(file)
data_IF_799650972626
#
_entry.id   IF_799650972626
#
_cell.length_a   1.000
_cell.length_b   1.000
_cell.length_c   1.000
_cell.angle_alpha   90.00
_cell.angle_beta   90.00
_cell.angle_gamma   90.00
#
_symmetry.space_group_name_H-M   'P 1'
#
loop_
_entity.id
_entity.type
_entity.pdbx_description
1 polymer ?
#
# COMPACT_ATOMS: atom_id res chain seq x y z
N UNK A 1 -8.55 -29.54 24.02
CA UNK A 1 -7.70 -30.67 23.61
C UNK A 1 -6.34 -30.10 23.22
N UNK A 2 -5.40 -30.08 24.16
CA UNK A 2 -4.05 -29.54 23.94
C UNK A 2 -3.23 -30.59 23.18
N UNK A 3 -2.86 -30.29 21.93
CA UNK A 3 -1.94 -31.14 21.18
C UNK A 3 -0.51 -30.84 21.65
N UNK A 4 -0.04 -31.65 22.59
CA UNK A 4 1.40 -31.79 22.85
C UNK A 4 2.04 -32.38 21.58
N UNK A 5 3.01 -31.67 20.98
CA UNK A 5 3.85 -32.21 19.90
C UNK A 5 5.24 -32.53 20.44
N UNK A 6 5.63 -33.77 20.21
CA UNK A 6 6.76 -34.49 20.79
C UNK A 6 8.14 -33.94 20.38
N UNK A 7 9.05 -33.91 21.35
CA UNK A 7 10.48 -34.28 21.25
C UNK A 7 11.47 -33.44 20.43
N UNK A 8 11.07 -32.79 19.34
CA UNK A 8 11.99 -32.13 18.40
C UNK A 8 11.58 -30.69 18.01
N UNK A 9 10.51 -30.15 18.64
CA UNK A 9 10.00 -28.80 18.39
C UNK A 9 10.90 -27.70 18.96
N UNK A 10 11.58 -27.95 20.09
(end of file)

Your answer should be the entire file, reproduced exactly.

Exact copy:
data_IF_799650972626
#
_entry.id   IF_799650972626
#
_cell.length_a   1.000
_cell.length_b   1.000
_cell.length_c   1.000
_cell.angle_alpha   90.00
_cell.angle_beta   90.00
_cell.angle_gamma   90.00
#
_symmetry.space_group_name_H-M   'P 1'
#
loop_
_entity.id
_entity.type
_entity.pdbx_description
1 polymer ?
#
# COMPACT_ATOMS: atom_id res chain seq x y z
N UNK A 1 -8.55 -29.54 24.02
CA UNK A 1 -7.70 -30.67 23.61
C UNK A 1 -6.34 -30.10 23.22
N UNK A 2 -5.40 -30.08 24.16
CA UNK A 2 -4.05 -29.54 23.94
C UNK A 2 -3.23 -30.59 23.18
N UNK A 3 -2.86 -30.29 21.93
CA UNK A 3 -1.94 -31.14 21.18
C UNK A 3 -0.51 -30.84 21.65
N UNK A 4 -0.04 -31.65 22.59
CA UNK A 4 1.40 -31.79 22.85
C UNK A 4 2.04 -32.38 21.58
N UNK A 5 3.01 -31.67 20.98
CA UNK A 5 3.85 -32.21 19.90
C UNK A 5 5.24 -32.53 20.44
N UNK A 6 5.63 -33.77 20.21
CA UNK A 6 6.76 -34.49 20.79
C UNK A 6 8.14 -33.94 20.38
N UNK A 7 9.05 -33.91 21.35
CA UNK A 7 10.48 -34.28 21.25
C UNK A 7 11.47 -33.44 20.43
N UNK A 8 11.07 -32.79 19.34
CA UNK A 8 11.99 -32.13 18.40
C UNK A 8 11.58 -30.69 18.01
N UNK A 9 10.51 -30.15 18.64
CA UNK A 9 10.00 -28.80 18.39
C UNK A 9 10.90 -27.70 18.96
N UNK A 10 11.58 -27.95 20.09